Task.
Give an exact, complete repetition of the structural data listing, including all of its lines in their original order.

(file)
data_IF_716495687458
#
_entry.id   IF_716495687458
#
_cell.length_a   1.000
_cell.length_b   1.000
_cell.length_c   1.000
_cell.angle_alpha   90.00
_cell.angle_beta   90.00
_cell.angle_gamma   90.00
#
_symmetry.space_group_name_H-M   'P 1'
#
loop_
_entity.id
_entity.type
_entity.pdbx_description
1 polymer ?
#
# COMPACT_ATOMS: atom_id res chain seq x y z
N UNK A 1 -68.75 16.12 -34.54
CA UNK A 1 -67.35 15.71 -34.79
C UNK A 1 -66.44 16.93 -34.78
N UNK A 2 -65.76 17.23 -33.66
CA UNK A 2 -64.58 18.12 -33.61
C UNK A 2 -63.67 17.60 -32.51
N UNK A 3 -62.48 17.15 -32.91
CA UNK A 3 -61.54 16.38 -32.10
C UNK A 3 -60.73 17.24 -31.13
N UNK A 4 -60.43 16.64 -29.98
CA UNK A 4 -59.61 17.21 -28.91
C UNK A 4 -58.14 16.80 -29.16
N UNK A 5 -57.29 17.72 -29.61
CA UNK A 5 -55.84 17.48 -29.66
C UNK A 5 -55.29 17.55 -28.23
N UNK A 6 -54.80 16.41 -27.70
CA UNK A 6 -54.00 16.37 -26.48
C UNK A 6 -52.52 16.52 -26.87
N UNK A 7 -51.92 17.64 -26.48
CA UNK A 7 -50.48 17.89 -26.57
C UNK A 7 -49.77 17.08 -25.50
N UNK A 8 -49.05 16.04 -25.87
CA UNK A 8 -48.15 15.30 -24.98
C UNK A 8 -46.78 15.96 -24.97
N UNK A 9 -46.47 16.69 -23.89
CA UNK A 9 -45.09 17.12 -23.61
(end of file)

data_IF_716495687458
#
_entry.id   IF_716495687458
#
_cell.length_a   1.000
_cell.length_b   1.000
_cell.length_c   1.000
_cell.angle_alpha   90.00
_cell.angle_beta   90.00
_cell.angle_gamma   90.00
#
_symmetry.space_group_name_H-M   'P 1'
#
loop_
_entity.id
_entity.type
_entity.pdbx_description
1 polymer ?
#
# COMPACT_ATOMS: atom_id res chain seq x y z
N UNK A 1 -68.75 16.12 -34.54
CA UNK A 1 -67.35 15.71 -34.79
C UNK A 1 -66.44 16.93 -34.78
N UNK A 2 -65.76 17.23 -33.66
CA UNK A 2 -64.58 18.12 -33.61
C UNK A 2 -63.67 17.60 -32.51
N UNK A 3 -62.48 17.15 -32.91
CA UNK A 3 -61.54 16.38 -32.10
C UNK A 3 -60.73 17.24 -31.13
N UNK A 4 -60.43 16.64 -29.98
CA UNK A 4 -59.61 17.21 -28.91
C UNK A 4 -58.14 16.80 -29.16
N UNK A 5 -57.29 17.72 -29.61
CA UNK A 5 -55.84 17.48 -29.66
C UNK A 5 -55.29 17.55 -28.23
N UNK A 6 -54.80 16.41 -27.70
CA UNK A 6 -54.00 16.37 -26.48
C UNK A 6 -52.52 16.52 -26.87
N UNK A 7 -51.92 17.64 -26.48
CA UNK A 7 -50.48 17.89 -26.57
C UNK A 7 -49.77 17.08 -25.50
N UNK A 8 -49.05 16.04 -25.87
CA UNK A 8 -48.15 15.30 -24.98
C UNK A 8 -46.78 15.96 -24.97
N UNK A 9 -46.47 16.69 -23.89
CA UNK A 9 -45.09 17.12 -23.61